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POWER POINTS

Look to past tasks for future direction Add to ...

This is the latest news and information for workers and managers from across the Web universe, brought to you by Monday Morning Manager writer Harvey Schachter. Follow us on Twitter @Globe_Careers or join our Linked In group.

You have a calendar of appointments and other events for this week and the future, but Texas author Austin Kleon recommends keeping a logbook of past events, a simple list of each day’s activities, that you can review periodically for insights. AustinKleon.com

More Related to this Story

Does multitasking lead to ethical lapses?

A series of experiments found people are more inclined to commit ethical transgressions in the afternoon than morning as a result of mental fatigue. Bryant University professor Michael Roberto wonders whether people are similarly more likely to engage in unethical behaviour while multitasking, because of distraction. Professor Michael Roberto’s Blog

Ditch your to-do list, get things done

Your to-do list is just an excuse to procrastinate, argues blogger J. Audrey Hoy, allowing you to put tasks off rather than dealing with them immediately. Ditching the to-do list will allow you to be more productive, paying attention to the world rather than a list. Lifehack.org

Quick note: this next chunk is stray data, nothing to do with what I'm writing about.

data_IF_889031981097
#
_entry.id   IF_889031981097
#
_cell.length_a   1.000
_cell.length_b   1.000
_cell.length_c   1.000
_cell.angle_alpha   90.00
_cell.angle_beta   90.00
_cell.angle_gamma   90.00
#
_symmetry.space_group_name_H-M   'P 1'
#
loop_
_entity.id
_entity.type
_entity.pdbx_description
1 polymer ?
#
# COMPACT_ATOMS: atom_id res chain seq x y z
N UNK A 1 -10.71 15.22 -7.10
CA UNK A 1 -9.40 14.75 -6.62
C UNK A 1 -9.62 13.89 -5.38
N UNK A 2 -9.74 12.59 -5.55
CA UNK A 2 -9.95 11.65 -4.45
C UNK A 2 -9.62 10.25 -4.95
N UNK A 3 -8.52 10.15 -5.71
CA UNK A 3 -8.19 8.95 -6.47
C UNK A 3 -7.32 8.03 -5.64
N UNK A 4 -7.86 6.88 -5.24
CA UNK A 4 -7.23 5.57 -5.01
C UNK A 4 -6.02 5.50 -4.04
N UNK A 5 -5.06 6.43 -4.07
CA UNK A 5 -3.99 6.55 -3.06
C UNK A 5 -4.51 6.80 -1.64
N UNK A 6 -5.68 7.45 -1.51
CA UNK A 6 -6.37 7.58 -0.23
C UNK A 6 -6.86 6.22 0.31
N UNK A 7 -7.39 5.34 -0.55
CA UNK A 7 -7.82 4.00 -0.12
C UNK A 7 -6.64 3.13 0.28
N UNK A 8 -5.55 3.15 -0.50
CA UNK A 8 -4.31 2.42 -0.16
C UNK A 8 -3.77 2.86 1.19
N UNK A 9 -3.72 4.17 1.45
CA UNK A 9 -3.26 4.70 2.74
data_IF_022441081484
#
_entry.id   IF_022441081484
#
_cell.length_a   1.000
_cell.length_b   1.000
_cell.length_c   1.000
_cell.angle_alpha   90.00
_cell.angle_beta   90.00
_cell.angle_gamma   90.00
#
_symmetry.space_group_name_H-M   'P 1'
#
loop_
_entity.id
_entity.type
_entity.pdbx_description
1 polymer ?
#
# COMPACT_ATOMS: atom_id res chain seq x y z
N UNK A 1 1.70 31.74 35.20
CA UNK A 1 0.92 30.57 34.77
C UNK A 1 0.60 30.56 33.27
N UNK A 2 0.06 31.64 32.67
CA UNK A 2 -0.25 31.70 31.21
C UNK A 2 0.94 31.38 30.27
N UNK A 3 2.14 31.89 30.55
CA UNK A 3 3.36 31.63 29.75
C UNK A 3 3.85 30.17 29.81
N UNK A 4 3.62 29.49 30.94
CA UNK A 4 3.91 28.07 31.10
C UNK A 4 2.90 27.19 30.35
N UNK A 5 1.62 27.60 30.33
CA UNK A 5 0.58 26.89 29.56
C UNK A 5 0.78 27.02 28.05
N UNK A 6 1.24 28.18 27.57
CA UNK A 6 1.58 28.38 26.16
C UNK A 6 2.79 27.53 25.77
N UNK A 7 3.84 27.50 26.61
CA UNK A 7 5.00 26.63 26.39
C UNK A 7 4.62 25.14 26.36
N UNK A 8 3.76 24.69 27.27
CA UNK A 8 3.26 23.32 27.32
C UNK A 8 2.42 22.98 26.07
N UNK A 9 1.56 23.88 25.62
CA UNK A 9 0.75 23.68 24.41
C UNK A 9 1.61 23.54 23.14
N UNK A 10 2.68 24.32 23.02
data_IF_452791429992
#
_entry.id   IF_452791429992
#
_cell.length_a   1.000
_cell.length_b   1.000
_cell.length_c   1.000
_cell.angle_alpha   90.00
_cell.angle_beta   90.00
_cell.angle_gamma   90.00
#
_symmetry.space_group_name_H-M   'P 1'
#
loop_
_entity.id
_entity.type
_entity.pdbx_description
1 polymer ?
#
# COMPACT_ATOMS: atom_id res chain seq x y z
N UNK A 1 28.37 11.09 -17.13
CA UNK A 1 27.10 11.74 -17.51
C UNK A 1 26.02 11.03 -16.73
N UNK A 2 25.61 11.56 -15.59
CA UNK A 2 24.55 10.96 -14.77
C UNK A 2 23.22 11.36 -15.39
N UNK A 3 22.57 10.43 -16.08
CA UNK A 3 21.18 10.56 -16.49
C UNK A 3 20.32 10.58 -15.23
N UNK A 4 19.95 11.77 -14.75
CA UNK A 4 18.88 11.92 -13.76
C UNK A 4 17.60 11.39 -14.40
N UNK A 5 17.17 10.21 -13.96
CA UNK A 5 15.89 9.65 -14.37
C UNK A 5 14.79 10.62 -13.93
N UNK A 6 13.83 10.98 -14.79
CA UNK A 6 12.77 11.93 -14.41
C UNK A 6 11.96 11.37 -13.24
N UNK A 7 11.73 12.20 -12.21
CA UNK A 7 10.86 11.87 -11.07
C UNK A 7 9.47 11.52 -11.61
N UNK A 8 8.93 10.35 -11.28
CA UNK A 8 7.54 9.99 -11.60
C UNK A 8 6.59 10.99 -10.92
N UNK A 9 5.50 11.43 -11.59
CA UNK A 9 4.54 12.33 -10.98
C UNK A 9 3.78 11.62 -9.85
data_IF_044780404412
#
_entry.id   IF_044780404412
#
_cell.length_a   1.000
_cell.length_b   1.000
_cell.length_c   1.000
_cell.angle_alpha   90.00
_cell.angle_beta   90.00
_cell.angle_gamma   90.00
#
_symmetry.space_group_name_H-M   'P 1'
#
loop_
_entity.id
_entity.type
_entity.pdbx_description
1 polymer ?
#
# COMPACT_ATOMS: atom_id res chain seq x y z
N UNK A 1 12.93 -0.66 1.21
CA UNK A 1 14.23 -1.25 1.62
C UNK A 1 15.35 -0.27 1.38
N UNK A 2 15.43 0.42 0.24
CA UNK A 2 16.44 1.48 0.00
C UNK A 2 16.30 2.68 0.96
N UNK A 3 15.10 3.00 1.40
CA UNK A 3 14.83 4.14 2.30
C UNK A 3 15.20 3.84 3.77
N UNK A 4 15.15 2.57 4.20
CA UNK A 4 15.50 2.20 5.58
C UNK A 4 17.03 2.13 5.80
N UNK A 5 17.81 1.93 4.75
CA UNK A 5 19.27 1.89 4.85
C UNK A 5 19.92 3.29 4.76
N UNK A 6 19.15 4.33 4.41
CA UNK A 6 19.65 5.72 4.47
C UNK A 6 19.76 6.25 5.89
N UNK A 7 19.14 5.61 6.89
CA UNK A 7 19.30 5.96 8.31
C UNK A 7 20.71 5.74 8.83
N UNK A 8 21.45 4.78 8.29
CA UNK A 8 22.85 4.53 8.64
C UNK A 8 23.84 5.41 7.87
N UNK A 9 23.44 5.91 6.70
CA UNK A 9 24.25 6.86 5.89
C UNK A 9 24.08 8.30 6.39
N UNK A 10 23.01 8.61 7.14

Decisiveness can have its drawbacks

Honeywell CEO David Cote has a reputation for decisiveness, but argues that decisiveness can be a bad thing when it comes to big decisions, as they can lead to big mistakes. He tells his team the decision should be considered preliminary until it can be reviewed. New York Times

Get a boost from spray-on caffeine

If you don’t like coffee but seek a caffeine boost during the day, perhaps the answer is Sprayable Energy. It’s a colourless, odourless concoction you spray on your neck. Four squirts equal the dose of a cup of coffee. Springwise.com

Harvey Schachter is a Battersea, Ont.-based writer specializing in management issues. He writes Monday Morning Manager and management book reviews for the print edition of Report on Business and an online work-life column Balance. E-mail Harvey Schachter

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